I told you, this could take a long time... :)

Stace said...

Andrew - Still on my L's...

Frank - I'm not sure I agree... If belief in something including nothing were that important, there would be more "atheists" than "non-religious" people. Something like 11% of the world's population care little enough about religion or belief to be non-religious. Only about 2% identify themselves as atheists. In other words, 2% of people believe strongly that there is no God, while 11% of people are apathetic or have no belief in anything.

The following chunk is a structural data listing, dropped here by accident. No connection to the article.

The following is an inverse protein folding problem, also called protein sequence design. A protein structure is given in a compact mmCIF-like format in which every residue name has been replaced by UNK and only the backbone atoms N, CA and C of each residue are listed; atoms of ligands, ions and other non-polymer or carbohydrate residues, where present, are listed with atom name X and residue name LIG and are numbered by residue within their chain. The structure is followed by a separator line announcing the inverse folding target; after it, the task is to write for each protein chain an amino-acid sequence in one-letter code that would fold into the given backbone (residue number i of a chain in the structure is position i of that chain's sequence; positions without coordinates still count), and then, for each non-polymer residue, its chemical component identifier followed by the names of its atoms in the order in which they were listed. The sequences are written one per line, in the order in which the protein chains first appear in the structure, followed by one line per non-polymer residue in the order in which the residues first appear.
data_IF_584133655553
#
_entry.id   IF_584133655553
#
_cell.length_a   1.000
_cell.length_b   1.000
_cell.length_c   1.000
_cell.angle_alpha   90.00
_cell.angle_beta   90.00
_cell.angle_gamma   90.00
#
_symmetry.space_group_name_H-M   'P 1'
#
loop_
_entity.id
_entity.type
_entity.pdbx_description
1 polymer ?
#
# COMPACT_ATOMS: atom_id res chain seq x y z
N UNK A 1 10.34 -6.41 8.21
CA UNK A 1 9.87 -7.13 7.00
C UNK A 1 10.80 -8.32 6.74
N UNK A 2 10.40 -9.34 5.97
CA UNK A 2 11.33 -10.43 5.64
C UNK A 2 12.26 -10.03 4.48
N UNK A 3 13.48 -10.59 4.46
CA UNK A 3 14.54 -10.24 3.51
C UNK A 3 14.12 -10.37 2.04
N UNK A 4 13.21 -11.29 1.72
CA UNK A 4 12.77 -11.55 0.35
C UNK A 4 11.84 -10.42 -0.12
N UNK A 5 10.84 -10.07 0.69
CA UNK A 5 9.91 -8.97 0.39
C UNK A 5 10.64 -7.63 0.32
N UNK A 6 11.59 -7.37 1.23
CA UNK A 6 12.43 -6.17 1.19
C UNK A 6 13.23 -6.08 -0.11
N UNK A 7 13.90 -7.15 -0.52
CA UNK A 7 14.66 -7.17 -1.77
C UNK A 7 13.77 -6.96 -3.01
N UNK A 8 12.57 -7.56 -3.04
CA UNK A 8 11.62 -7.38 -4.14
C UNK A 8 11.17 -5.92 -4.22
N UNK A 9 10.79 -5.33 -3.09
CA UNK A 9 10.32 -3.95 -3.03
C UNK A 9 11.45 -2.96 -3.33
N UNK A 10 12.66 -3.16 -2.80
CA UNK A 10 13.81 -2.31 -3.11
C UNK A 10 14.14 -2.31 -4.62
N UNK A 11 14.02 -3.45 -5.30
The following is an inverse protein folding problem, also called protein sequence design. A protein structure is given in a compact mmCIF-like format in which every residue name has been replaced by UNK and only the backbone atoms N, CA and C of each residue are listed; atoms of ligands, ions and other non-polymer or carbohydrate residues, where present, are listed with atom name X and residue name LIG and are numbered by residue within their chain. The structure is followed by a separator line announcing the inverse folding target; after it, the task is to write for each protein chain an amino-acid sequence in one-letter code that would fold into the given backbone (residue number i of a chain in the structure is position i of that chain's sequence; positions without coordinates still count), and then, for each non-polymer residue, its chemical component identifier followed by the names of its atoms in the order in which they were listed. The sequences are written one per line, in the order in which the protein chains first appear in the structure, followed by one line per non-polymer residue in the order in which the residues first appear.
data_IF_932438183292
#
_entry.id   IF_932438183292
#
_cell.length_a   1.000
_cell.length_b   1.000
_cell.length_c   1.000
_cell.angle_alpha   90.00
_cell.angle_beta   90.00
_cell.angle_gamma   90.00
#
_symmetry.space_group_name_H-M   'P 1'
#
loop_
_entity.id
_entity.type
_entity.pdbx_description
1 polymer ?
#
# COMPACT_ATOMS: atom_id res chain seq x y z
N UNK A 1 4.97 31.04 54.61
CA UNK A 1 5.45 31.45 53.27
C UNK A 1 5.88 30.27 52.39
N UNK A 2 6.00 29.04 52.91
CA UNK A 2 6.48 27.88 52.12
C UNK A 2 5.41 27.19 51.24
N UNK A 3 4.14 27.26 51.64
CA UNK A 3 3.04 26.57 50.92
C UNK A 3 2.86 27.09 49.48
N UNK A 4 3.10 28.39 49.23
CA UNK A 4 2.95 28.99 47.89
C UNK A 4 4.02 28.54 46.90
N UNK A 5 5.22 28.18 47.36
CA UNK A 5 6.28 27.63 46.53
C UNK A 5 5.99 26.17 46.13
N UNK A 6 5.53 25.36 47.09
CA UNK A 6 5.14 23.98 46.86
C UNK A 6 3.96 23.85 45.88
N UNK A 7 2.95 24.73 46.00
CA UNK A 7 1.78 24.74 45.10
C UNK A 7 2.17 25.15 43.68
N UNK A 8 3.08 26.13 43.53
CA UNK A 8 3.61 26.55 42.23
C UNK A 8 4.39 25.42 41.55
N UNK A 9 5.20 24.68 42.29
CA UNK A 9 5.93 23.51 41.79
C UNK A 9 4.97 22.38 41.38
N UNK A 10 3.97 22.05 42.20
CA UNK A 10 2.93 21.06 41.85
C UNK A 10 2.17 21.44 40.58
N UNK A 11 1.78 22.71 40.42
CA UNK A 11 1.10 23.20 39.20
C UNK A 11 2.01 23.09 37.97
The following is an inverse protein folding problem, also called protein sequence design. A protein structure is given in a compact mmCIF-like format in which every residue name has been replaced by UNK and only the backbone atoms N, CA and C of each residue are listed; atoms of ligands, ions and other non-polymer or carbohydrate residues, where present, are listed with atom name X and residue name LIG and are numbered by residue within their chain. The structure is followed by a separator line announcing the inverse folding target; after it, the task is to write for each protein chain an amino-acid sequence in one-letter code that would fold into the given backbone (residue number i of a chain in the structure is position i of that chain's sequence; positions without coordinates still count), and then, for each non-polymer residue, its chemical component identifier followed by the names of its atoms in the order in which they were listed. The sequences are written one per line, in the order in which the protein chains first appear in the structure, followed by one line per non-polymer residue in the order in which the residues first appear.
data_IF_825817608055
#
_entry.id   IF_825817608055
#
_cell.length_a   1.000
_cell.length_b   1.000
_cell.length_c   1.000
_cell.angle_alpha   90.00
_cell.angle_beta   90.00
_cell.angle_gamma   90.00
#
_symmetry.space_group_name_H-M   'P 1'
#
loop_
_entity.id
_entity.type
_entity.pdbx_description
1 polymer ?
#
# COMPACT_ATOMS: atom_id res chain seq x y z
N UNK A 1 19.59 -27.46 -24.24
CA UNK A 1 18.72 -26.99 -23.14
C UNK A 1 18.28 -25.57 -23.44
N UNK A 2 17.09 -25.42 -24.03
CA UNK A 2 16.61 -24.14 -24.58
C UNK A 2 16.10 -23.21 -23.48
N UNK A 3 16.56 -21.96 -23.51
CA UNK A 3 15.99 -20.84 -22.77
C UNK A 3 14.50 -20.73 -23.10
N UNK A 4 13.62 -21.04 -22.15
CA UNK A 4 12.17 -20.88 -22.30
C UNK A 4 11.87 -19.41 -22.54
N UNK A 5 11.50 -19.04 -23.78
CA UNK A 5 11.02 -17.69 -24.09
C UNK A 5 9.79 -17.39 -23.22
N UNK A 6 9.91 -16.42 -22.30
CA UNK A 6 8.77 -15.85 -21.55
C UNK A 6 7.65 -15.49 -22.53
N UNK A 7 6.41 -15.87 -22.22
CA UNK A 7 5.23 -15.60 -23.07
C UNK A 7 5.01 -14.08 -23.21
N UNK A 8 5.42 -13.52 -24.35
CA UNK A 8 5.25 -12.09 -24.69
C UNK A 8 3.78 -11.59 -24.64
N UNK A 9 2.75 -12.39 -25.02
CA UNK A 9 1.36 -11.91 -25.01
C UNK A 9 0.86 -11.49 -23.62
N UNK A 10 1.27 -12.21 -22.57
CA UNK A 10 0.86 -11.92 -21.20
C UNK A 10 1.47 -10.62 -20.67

Fathorse - not sure I follow. Then again, I'm perfectly certain you know more history than I do. But if I look back at history and take out religion, I take out wars and genocide along with it. That seems a reasonably good thing. However, on further reflection, Aidan asserts (probably correctly) that every scientific advancement made by humankind has been driven by war. So are you saying that without religion, we wouldn't have the wheel?

Hilary said...

Or metaphors bewitch you! ;)

elizabeth said...

I have tagged you ;-) - and answered a little more of your query on my blog in the process I should think...